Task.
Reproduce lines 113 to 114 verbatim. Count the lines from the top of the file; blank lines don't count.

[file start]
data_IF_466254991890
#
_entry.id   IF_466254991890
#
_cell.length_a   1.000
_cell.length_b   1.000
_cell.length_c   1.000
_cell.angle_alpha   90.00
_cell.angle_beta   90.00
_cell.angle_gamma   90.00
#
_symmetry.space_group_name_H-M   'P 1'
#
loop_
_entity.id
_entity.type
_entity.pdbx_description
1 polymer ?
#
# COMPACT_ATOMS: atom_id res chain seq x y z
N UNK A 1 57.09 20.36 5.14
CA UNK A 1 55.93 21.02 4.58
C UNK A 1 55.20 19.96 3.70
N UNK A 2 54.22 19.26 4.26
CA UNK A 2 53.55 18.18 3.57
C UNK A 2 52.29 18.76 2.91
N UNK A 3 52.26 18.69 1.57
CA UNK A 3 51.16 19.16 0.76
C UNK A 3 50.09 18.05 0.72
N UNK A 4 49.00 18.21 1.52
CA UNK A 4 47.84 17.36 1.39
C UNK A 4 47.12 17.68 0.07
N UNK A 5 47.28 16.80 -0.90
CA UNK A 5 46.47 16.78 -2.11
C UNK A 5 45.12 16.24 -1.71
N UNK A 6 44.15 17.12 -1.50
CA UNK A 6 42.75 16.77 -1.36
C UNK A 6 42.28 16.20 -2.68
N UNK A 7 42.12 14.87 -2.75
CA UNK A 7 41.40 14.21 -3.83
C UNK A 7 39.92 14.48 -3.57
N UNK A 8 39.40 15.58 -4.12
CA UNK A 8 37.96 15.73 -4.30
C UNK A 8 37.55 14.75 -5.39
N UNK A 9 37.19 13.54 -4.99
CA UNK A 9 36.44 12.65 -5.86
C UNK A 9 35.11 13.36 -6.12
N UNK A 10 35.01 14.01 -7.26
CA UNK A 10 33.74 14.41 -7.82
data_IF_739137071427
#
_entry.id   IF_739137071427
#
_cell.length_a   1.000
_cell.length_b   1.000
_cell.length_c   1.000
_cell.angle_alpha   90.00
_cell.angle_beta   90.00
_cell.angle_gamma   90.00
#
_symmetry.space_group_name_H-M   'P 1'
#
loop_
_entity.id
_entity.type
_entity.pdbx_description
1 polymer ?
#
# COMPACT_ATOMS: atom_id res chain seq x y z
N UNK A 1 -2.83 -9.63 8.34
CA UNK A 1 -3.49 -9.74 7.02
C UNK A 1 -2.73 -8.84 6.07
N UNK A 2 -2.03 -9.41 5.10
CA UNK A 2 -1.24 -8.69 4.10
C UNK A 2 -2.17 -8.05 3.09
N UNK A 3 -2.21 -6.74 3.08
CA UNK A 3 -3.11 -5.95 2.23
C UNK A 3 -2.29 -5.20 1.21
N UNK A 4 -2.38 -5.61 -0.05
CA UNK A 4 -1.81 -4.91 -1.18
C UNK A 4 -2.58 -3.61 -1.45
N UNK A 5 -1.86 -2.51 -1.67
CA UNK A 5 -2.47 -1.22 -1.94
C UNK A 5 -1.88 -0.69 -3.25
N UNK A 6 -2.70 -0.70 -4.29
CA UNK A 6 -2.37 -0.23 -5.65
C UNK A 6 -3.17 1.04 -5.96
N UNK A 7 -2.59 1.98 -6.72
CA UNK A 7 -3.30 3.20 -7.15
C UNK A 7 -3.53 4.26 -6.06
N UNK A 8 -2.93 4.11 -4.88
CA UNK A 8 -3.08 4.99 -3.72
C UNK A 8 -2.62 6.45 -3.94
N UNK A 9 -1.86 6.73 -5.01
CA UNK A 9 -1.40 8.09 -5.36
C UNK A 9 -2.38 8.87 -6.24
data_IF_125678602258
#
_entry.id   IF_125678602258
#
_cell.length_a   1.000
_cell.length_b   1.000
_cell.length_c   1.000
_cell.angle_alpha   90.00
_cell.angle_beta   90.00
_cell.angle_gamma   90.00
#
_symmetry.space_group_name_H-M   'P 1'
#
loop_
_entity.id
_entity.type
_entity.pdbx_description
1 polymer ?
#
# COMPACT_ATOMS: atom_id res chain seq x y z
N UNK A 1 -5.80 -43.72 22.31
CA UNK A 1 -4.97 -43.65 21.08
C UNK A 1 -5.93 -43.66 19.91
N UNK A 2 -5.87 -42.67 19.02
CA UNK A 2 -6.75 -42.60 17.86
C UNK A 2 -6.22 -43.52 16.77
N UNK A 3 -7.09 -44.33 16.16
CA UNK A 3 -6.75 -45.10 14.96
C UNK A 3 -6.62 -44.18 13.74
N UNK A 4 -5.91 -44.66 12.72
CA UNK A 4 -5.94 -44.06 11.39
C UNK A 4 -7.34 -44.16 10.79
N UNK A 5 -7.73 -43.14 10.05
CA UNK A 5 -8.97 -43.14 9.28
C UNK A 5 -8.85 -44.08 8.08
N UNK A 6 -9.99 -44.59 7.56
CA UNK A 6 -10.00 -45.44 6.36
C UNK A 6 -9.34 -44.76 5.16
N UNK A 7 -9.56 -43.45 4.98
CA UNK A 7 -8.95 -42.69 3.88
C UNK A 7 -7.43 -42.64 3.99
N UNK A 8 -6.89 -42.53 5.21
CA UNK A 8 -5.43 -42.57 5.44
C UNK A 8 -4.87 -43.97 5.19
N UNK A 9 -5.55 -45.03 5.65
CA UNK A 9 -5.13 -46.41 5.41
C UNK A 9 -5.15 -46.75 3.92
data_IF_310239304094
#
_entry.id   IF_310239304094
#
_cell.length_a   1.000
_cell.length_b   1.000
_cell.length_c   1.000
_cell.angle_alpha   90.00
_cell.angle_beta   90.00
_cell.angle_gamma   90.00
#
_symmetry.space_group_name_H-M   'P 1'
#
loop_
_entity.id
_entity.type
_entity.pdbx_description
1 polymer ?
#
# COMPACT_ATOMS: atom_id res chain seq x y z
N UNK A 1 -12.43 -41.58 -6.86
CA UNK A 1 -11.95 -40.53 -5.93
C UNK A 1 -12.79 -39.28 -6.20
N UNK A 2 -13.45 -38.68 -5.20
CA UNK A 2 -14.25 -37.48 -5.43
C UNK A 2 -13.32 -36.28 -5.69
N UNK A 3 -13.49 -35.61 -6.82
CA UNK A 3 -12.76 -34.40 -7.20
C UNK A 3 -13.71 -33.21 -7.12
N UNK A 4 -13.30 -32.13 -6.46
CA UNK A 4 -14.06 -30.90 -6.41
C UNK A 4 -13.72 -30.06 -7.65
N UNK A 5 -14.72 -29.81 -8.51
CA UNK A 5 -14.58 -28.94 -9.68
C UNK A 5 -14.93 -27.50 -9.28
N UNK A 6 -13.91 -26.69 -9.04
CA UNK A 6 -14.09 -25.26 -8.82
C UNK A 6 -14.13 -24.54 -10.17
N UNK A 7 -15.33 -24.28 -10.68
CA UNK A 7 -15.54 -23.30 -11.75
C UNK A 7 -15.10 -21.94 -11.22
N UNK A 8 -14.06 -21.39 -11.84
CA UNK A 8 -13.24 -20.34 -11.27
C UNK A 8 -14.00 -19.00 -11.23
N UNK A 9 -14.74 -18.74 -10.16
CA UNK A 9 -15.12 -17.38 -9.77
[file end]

_entity.pdbx_description
1 polymer ?